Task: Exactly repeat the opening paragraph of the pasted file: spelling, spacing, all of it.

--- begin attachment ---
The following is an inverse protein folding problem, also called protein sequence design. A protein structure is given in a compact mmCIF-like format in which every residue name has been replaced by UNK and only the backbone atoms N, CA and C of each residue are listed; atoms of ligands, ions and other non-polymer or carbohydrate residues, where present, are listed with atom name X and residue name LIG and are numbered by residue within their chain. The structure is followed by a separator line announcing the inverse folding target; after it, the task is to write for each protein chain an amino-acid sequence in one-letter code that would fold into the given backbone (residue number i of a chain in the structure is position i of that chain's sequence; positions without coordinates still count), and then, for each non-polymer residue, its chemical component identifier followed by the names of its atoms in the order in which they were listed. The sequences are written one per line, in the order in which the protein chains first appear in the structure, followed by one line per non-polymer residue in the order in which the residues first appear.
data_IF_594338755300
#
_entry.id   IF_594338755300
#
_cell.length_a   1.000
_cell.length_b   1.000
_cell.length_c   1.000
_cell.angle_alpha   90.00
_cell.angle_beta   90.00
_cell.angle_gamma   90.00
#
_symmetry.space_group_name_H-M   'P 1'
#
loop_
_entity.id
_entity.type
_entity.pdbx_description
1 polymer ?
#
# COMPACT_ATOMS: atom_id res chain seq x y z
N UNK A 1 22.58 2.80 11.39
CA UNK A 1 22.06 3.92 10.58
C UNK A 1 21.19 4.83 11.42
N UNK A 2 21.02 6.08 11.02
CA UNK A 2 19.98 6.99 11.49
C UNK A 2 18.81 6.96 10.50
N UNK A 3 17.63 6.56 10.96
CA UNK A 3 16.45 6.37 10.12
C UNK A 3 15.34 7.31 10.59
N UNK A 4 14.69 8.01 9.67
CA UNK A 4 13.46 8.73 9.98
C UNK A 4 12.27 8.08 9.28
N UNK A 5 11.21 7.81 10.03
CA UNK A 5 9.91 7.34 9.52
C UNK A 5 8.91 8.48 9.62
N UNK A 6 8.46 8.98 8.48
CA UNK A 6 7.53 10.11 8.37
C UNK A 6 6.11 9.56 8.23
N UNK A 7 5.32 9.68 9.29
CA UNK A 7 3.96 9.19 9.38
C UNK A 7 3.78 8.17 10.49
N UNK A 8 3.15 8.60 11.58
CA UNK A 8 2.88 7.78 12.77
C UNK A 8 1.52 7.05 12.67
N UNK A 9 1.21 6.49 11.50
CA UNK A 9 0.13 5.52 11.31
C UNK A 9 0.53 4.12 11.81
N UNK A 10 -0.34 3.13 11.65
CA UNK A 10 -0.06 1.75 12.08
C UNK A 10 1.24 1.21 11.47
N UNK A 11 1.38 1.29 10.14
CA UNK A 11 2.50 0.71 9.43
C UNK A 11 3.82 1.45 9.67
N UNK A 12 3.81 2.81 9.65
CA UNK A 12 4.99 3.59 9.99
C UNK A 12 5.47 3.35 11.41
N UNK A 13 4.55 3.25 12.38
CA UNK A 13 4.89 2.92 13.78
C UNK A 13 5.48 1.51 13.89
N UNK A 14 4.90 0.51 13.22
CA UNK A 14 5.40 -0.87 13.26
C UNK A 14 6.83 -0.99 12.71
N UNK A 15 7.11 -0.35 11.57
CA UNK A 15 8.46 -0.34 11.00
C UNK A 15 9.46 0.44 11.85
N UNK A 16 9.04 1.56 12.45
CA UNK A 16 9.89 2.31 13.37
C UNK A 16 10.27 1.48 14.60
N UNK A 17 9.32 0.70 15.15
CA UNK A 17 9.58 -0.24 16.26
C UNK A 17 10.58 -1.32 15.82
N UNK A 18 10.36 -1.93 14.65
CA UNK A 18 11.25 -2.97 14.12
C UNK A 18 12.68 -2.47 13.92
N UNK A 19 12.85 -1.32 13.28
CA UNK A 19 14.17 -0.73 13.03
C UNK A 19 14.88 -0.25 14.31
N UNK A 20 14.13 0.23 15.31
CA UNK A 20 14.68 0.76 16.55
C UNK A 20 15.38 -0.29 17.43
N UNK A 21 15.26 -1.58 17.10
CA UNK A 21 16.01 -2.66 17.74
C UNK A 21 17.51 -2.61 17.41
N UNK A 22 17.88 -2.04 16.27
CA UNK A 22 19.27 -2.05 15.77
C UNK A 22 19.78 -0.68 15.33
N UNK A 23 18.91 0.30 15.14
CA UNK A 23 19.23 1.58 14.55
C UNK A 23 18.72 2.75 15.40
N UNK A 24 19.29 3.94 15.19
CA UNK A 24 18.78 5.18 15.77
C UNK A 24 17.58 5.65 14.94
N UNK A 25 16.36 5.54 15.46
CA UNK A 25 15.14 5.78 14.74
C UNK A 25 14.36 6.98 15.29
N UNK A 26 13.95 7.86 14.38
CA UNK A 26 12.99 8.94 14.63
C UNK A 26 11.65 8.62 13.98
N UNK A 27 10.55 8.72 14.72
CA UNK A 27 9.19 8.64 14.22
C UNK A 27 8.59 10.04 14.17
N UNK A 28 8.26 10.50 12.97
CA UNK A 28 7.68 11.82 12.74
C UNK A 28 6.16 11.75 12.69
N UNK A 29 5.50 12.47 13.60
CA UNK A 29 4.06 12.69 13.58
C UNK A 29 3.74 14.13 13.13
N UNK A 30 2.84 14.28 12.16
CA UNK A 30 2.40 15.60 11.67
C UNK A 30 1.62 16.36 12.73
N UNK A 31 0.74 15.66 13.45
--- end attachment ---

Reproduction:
The following is an inverse protein folding problem, also called protein sequence design. A protein structure is given in a compact mmCIF-like format in which every residue name has been replaced by UNK and only the backbone atoms N, CA and C of each residue are listed; atoms of ligands, ions and other non-polymer or carbohydrate residues, where present, are listed with atom name X and residue name LIG and are numbered by residue within their chain. The structure is followed by a separator line announcing the inverse folding target; after it, the task is to write for each protein chain an amino-acid sequence in one-letter code that would fold into the given backbone (residue number i of a chain in the structure is position i of that chain's sequence; positions without coordinates still count), and then, for each non-polymer residue, its chemical component identifier followed by the names of its atoms in the order in which they were listed. The sequences are written one per line, in the order in which the protein chains first appear in the structure, followed by one line per non-polymer residue in the order in which the residues first appear.